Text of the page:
Saturday 23 March 2019

What Lies Beneath: Light Breaking Through by Emil Nolde

Light Breaking Through by Emil Nolde, Oil on canvas. Courtesy National Gallery of Ireland and Nolde Stiftung Seebull

Light Breaking Through by Emil Nolde
Light Breaking Through by Emil Nolde

Niall MacMonagle

For EE Cummings "worlds are made/ of hello and goodbye" - but how are we to say goodbye?

Shakespeare wrote The Tempest, Richard Strauss composed Four Last Songs and Emil Nolde (1867-1956), aged 83, painted this magnificent work.

Born in Nolde, on the German-Danish border, Emil Hansen, a farmer's son, honoured his birthplace and changed his name when he married. Woodcarver, draughtsman, furniture maker, Nolde in his 20s painted landscapes and his postcard images of the Swiss Alps as ogres made him a fortune.

He moved to Munich, Paris, Copenhagen; he and his wife settled on Alsen, an island in the Baltic, later on a farm near Tondern, later again a farm at Seebull. Always on the go, Nolde travelled to Siberia, Korea, Japan, China, the South Seas. Feted and ridiculed during his lifetime, Nolde was included in many public collections, won prizes - but his expressionist art was denounced as degenerate and decadent by the Nazi Party and confiscated,

Happiness and success fluctuated. A widower at 79, he married again, two years later, a 26 year old; he showed at the Venice Biennale in 1950, 1952 and 1956.

An astonishing life's work, impressive in its range and subject matter, reflecting Nolde's colourful life is now on show in a brilliant, unmissable Emil Nolde Colour is Life exhibition at the National Gallery. A portrait of his two nephews, an ecstatic, erotic Annunciation, images of farmland, cafe and cabaret society, soldiers, dancers, sensuous flower gardens, a skater, young Aboriginals, South Sea warriors, agitated old men, or Paradise Lost - an oil on sackcloth! - depicting a disgruntled Adam, an astonished Eve, Nolde's oils, watercolours, woodcuts will open your eyes to genius. And this seascape, painted 1950, of the North Sea.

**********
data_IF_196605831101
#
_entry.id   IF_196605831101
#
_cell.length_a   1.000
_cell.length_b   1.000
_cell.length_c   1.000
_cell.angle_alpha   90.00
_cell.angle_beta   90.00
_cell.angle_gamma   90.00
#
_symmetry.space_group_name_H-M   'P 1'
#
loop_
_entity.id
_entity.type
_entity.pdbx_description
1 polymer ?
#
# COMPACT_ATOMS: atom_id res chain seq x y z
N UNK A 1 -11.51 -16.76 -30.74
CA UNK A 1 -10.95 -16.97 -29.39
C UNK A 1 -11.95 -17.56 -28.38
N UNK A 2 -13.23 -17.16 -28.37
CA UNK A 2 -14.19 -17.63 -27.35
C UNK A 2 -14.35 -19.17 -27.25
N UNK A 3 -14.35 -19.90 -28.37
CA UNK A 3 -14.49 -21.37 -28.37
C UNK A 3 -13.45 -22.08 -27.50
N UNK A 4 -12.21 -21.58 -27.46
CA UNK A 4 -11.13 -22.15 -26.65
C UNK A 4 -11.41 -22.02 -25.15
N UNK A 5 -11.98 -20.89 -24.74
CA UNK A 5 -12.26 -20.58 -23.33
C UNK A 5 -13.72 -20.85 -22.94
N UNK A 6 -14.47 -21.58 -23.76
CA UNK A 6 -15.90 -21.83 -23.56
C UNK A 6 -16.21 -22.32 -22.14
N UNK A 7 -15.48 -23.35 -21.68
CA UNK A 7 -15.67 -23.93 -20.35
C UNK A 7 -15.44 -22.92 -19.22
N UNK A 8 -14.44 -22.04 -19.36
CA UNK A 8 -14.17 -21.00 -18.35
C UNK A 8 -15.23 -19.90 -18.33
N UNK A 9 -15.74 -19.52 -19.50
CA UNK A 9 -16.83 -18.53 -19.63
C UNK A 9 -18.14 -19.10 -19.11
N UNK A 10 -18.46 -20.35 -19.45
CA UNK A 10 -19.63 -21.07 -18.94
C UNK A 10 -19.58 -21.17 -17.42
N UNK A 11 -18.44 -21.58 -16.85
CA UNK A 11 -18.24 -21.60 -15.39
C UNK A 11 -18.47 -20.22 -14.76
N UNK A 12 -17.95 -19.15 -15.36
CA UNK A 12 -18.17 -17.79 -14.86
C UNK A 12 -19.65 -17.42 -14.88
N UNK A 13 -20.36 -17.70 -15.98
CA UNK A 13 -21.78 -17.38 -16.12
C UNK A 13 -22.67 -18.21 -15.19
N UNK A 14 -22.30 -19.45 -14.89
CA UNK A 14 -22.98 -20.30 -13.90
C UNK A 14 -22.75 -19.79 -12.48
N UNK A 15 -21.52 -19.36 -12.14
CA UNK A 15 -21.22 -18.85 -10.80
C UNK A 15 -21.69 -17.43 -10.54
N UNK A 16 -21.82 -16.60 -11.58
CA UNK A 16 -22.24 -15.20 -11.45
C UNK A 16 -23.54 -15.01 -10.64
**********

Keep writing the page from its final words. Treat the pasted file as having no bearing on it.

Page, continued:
In old age, Nolde is returning to the place he knew as a boy. It's as if the viewer is in the sea, surrounded by its dark, brooding movement, its brilliant, luxurious colours beneath a turbulently beautiful sky and light breaking through. Goodbye world. Goodbye sea. Goodbye sky. Timeless, beyond politics and always in motion.

Emil Nolde at the NGI until June 10

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